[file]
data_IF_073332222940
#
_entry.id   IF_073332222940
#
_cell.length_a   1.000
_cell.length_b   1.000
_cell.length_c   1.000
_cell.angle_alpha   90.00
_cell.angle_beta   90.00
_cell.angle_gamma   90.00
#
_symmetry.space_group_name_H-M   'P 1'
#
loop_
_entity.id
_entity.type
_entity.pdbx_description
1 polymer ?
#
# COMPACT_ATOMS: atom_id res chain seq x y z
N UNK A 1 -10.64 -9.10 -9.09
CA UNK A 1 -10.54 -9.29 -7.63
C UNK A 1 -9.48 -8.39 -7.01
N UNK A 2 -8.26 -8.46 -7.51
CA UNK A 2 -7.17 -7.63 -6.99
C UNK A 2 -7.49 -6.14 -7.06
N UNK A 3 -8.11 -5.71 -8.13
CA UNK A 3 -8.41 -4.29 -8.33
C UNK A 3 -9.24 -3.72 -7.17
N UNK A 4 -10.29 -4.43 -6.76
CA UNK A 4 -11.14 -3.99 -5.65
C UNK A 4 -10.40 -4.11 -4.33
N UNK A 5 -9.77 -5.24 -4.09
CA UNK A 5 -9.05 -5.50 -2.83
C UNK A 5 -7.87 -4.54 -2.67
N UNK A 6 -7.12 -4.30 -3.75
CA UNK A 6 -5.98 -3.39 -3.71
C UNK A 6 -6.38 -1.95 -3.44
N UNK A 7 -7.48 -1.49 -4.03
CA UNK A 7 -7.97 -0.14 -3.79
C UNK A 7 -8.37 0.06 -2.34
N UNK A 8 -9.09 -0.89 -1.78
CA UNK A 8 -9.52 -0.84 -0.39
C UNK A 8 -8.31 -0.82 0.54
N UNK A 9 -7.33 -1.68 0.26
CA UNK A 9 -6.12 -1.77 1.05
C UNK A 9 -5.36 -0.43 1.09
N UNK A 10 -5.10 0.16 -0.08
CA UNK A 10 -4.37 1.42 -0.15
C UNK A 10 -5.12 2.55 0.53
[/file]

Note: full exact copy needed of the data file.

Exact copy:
data_IF_073332222940
#
_entry.id   IF_073332222940
#
_cell.length_a   1.000
_cell.length_b   1.000
_cell.length_c   1.000
_cell.angle_alpha   90.00
_cell.angle_beta   90.00
_cell.angle_gamma   90.00
#
_symmetry.space_group_name_H-M   'P 1'
#
loop_
_entity.id
_entity.type
_entity.pdbx_description
1 polymer ?
#
# COMPACT_ATOMS: atom_id res chain seq x y z
N UNK A 1 -10.64 -9.10 -9.09
CA UNK A 1 -10.54 -9.29 -7.63
C UNK A 1 -9.48 -8.39 -7.01
N UNK A 2 -8.26 -8.46 -7.51
CA UNK A 2 -7.17 -7.63 -6.99
C UNK A 2 -7.49 -6.14 -7.06
N UNK A 3 -8.11 -5.71 -8.13
CA UNK A 3 -8.41 -4.29 -8.33
C UNK A 3 -9.24 -3.72 -7.17
N UNK A 4 -10.29 -4.43 -6.76
CA UNK A 4 -11.14 -3.99 -5.65
C UNK A 4 -10.40 -4.11 -4.33
N UNK A 5 -9.77 -5.24 -4.09
CA UNK A 5 -9.05 -5.50 -2.83
C UNK A 5 -7.87 -4.54 -2.67
N UNK A 6 -7.12 -4.30 -3.75
CA UNK A 6 -5.98 -3.39 -3.71
C UNK A 6 -6.38 -1.95 -3.44
N UNK A 7 -7.48 -1.49 -4.03
CA UNK A 7 -7.97 -0.14 -3.79
C UNK A 7 -8.37 0.06 -2.34
N UNK A 8 -9.09 -0.89 -1.78
CA UNK A 8 -9.52 -0.84 -0.39
C UNK A 8 -8.31 -0.82 0.54
N UNK A 9 -7.33 -1.68 0.26
CA UNK A 9 -6.12 -1.77 1.05
C UNK A 9 -5.36 -0.43 1.09
N UNK A 10 -5.10 0.16 -0.08
CA UNK A 10 -4.37 1.42 -0.15
C UNK A 10 -5.12 2.55 0.53